COEL: So in a way, it’s like anchoring in the ritual of it. 

RANKIN: Mm-hmm.

COEL: I can understand that. I read you went to Juilliard, did you leave in 2011 or you went in 2011?

RANKIN: I graduated in 2011, yeah.

COEL: And have you been in New York ever since?


COEL: You’ve probably been asked this loads but, do you find any threads between you and Sally because of that? 

RANKIN: It’s funny, actually no one’s asked me that, but of course you’ve asked me. That’s so beautiful, thank you for seeing it. I think there is a displaced, artist-type person who’s trying to find their place and I absolutely see it in her. What’s also interesting about why I wanted to take her on too is, there’s all this chat that’s almost 50 or 60 years old about how bad or mediocre she is as an artist. There’s this conversation around how good or not good, and it’s like, “Are you going to do the version of Sally that’s good or not good?” And I’m like, “What is that discussion and where does that come from, because it’s not in the text.” There’s not one mention of her being mediocre, ever. And I’m not saying that Sally Bowles has to be or is an amazing artist, but she’s an artist. She has the soul of an artist, a creative. I was deeply adamant that that was going to be real and alive.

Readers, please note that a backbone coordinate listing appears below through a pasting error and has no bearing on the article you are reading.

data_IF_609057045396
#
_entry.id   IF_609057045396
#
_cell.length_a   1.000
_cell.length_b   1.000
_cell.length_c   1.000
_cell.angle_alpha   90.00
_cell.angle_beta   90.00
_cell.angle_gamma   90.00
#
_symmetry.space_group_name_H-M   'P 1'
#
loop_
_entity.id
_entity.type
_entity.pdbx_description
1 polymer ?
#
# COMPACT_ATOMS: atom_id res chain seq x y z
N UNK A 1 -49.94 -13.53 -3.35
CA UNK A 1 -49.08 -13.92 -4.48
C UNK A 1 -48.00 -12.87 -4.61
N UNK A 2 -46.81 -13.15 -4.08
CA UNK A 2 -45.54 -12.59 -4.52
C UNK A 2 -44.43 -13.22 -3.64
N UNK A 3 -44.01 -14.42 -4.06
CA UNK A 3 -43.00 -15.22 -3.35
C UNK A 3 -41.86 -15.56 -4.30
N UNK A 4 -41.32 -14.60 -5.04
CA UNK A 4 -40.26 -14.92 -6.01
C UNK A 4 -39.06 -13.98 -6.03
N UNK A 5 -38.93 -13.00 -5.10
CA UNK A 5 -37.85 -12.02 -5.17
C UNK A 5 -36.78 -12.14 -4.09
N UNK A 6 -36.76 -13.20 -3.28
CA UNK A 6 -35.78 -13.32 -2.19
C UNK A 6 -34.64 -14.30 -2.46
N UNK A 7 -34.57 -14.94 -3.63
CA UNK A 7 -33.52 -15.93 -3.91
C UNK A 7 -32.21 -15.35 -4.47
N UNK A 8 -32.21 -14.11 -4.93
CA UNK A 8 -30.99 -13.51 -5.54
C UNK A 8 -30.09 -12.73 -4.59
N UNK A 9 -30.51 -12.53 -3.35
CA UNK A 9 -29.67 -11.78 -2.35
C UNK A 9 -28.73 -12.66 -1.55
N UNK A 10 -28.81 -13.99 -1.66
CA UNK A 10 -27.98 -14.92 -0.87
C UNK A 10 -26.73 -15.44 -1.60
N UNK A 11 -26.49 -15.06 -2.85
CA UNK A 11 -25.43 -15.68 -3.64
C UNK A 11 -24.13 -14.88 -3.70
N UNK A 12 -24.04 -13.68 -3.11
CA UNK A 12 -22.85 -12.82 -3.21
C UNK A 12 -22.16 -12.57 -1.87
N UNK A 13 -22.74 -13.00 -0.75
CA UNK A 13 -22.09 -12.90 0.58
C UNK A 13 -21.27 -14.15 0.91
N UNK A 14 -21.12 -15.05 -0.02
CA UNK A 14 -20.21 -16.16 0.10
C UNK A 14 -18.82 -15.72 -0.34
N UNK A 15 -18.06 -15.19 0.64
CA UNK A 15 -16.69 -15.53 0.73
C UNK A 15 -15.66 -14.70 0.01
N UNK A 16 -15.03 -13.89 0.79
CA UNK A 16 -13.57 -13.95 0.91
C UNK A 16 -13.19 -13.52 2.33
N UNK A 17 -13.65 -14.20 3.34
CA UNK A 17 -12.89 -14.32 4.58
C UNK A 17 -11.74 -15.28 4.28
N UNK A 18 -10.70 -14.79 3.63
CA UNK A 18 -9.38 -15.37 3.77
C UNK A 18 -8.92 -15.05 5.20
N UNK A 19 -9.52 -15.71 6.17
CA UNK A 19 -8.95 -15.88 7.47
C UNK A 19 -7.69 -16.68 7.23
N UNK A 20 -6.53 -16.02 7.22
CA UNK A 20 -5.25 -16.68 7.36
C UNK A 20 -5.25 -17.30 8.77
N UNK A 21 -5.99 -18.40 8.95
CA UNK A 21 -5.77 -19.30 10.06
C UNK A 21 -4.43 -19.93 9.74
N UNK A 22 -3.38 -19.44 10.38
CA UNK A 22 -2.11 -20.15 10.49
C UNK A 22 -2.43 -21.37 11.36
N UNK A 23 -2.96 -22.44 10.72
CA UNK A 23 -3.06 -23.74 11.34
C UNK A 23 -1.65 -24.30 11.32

COEL: Well, I definitely felt that. Maybe because your voice has got some musk to it, and it felt modern. It felt like you were being you and also being Sally.

RANKIN: Yeah, it was like a dance.

COEL: It was really cool. And sometimes you were singing, but you were half-talking, like it came out and it happened to be a song, but it wasn’t even intentional at times. Mind-blowing. So you’ve been in America for 13 years having left Glasgow, right?

RANKIN: Mm-hmm. It was a big fucking jump. 

COEL: What do you do outside of performance?